Mile Marker (UMS edition): A. Tom CollinsBy Reverb Staff | July 22nd, 2011 | No Comments »
UMS: Dixie-jazz-punk band A. Tom Collins mixes up a potent party cocktail
By Ricardo Baca
Aaron Thomas Collins is nervous. His band, A. Tom Collins, is playing an enviable slot at the UMS this weekend — 1 o’clock Saturday night at the traditionally reserved-for-film Mayan Theatre. Oh, and he’s playing after indie-rock heroes Black Heart Procession.
“I’m a little intimidated,” Collins said with a laugh last week, his hand nervously picking at a bottle of cider.
Collins isn’t known as an easily intimidated sort. He’s more often associated with words like “fearless” and “reckless.” Having fronted lawless punk outfit Machine Gun Blues for years, he’s since settled into the more melodic confines of the band that bends his name into a cocktail play.
Did somebody say cocktail?
“I remember the first time I brought the demo to a friend’s house, and he put it in iTunes, and under genre, he put ‘boozy,’ ” Collins said. “And yeah, that’s what we’re going for. At the very heart of A. Tom Collins, it’s a good-times party band.”
And that sounds a lot like Machine Gun Blues — only with less blood and nudity. Instead of being free to take off his clothes and meander the club and drink fans’ beers and fall off the kickdrum, Collins is now tied to the piano — guiding his Dixie jazz band of misfits through a memorable collection of original songs that have captivated a burgeoning fan base in Colorado.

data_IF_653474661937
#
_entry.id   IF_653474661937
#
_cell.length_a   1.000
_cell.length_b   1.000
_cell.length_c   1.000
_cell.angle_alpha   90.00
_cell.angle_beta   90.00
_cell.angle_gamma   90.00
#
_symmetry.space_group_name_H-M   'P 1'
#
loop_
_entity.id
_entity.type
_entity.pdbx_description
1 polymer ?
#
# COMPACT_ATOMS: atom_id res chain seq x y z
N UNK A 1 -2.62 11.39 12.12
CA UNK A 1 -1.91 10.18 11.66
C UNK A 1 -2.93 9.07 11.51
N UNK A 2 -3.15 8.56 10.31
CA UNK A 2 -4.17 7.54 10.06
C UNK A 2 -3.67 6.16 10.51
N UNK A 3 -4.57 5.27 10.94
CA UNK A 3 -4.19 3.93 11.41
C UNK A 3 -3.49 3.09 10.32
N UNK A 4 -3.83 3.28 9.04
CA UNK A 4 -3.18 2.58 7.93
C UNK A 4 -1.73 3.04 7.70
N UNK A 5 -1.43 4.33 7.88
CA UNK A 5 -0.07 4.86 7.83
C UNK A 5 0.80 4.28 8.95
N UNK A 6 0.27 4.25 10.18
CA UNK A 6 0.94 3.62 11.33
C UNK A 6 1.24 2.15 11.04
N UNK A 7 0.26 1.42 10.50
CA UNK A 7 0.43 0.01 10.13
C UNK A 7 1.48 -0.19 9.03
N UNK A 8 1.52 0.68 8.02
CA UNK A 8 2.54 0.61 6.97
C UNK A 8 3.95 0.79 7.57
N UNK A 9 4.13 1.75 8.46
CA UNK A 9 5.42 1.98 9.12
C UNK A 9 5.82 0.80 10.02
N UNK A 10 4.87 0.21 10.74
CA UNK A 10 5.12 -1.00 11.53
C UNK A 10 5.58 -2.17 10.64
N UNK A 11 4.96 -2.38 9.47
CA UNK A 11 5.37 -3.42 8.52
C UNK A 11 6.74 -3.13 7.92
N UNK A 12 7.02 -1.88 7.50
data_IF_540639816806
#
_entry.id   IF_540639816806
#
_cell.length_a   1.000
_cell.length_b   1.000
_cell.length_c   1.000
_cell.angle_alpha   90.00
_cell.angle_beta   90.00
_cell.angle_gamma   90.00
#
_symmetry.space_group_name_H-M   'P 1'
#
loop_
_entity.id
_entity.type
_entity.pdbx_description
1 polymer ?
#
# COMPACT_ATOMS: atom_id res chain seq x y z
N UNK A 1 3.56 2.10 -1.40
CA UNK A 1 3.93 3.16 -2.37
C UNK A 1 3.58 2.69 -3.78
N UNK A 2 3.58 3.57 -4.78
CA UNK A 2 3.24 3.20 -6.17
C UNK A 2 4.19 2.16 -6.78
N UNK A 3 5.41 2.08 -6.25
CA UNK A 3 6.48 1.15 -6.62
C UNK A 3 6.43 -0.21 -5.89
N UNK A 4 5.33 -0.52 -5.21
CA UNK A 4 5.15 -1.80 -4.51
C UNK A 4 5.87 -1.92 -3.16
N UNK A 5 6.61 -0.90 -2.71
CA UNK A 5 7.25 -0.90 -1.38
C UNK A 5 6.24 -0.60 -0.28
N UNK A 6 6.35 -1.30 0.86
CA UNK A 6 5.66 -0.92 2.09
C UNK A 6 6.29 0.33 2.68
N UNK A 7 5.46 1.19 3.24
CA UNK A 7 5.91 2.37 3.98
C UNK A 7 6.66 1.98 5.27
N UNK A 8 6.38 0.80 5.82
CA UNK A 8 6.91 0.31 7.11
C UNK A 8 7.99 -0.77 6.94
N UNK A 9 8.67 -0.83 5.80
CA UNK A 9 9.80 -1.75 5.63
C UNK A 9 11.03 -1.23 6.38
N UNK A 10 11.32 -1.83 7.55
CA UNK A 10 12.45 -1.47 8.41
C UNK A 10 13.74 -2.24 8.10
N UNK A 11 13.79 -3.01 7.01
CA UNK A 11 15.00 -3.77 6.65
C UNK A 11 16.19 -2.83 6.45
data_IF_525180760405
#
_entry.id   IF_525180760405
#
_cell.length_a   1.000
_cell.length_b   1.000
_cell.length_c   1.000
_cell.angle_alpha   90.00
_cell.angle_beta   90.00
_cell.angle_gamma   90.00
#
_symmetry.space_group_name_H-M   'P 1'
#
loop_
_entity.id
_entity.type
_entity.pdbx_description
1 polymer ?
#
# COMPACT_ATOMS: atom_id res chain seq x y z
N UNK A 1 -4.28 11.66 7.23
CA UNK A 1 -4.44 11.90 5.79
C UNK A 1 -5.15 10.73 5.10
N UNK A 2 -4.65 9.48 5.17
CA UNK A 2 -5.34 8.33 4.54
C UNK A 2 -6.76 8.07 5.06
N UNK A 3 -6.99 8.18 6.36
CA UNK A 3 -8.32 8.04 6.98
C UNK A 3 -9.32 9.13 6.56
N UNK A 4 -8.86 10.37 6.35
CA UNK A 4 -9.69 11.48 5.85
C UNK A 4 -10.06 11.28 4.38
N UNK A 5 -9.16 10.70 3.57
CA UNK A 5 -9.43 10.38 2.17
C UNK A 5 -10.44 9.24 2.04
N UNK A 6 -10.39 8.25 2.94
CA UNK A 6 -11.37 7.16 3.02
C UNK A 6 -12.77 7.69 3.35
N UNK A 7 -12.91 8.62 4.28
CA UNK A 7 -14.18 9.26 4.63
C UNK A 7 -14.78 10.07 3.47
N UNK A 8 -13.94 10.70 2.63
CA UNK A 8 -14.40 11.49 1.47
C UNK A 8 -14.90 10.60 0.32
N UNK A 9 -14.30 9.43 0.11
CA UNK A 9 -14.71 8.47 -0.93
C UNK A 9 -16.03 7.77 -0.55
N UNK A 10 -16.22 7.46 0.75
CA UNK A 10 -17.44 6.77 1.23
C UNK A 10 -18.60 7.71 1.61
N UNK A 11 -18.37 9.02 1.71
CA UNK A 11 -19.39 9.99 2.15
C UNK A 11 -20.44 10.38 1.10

“Our music does have a very big Dixie jazz sound to it, but none of us listens to Dixie jazz,” Collins admits. “We’re punk kids, and we picked up horns and blew into them, and this is what came out.”
The band grew out of the Quee-quegs, a late-night party band that would close the nights at the Yellow Bordello, an old Denver punk house, with drunken renditions of traditional sea shanties. Collins first joined the fold by playing a teapot in a crowded kitchen sing-along. Now he’s leading the band and drawing comparisons to Tom Waits — not because he sounds like the legendary troubadour but because his band’s melodic chaos often treads similar musical ground.
“When you’re compared to Tom Waits, there’s nothing you can say about that,” Collins said with an embarrassed grin. “It seems like artists are often compared to giants — a young rapper is compared to Tupac — and that’s unfair. You can’t ever live up to that. Anytime somebody compares me to Tom Waits, it’s really unfair to Tom Waits.”
Collins married Paper Bird siren Esme Patterson in 2010, and the two-musician household brought up the curious nature of artists and their stage personalities.
“I didn’t want to marry Esme for Paper Bird,” he said. “I wanted to marry Esme Patterson, who is the person behind that person. Often, musicians and anyone who lives publically — even on a really, really, really small scale like we do — you have to realize it’s two different people, and you have to turn that person off so you can be with that other person.
“I don’t think anybody would want to marry A. Tom Collins. He’s kind of a (expletive). It’s two different people, and I knew that really early on. When you take the spectrum of your personality and splay it out, a little tiny spectrum is that person on stage, and I write songs from there, and it’s this character that is me, but it’s this little tiny part of me.”
Unsurprisingly, Collins’ wife has him (and his onstage personality) dead to rights.
“Es calls him ‘Party Jesus,’ ” Collins said of his persona. “She says I party hard enough to clear up the sins of everybody else at the party.”
Evan Semón is a Denver freelance writer and photographer and regular contributor to Reverb. See more of his work.
Ryan Johnson is a freelance videographer, lousy guitar player, and a social media strategist at OnSight Public Affairs.